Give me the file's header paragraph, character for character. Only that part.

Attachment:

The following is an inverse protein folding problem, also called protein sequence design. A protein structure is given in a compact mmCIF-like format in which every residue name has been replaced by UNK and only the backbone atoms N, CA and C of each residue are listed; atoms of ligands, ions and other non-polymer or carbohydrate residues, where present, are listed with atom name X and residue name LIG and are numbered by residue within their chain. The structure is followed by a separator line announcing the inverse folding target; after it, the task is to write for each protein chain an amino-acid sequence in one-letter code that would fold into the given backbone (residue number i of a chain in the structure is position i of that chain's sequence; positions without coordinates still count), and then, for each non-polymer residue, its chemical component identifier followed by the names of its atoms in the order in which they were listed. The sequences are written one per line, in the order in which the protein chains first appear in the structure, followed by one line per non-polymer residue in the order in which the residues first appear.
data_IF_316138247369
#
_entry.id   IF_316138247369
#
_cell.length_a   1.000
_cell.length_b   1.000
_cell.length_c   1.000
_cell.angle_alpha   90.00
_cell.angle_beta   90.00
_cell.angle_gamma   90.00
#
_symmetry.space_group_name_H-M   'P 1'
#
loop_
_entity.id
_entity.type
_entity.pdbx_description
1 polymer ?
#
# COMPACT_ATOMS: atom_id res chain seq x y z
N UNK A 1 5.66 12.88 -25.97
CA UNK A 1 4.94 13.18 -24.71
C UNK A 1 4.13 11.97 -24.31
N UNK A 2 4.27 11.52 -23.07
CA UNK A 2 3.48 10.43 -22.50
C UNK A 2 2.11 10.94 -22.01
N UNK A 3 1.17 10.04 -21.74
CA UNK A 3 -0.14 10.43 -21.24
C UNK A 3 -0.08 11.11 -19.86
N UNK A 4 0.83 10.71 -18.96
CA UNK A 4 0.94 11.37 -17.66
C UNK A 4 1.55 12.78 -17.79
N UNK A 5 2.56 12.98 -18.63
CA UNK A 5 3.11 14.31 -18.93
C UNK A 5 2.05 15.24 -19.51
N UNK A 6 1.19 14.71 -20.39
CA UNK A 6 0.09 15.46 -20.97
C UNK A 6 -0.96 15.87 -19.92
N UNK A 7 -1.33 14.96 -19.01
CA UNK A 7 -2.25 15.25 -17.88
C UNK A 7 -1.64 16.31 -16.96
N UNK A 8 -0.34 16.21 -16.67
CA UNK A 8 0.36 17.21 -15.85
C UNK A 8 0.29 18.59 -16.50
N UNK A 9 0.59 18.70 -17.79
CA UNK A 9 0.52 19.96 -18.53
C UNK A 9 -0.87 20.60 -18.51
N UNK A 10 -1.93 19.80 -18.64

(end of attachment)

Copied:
The following is an inverse protein folding problem, also called protein sequence design. A protein structure is given in a compact mmCIF-like format in which every residue name has been replaced by UNK and only the backbone atoms N, CA and C of each residue are listed; atoms of ligands, ions and other non-polymer or carbohydrate residues, where present, are listed with atom name X and residue name LIG and are numbered by residue within their chain. The structure is followed by a separator line announcing the inverse folding target; after it, the task is to write for each protein chain an amino-acid sequence in one-letter code that would fold into the given backbone (residue number i of a chain in the structure is position i of that chain's sequence; positions without coordinates still count), and then, for each non-polymer residue, its chemical component identifier followed by the names of its atoms in the order in which they were listed. The sequences are written one per line, in the order in which the protein chains first appear in the structure, followed by one line per non-polymer residue in the order in which the residues first appear.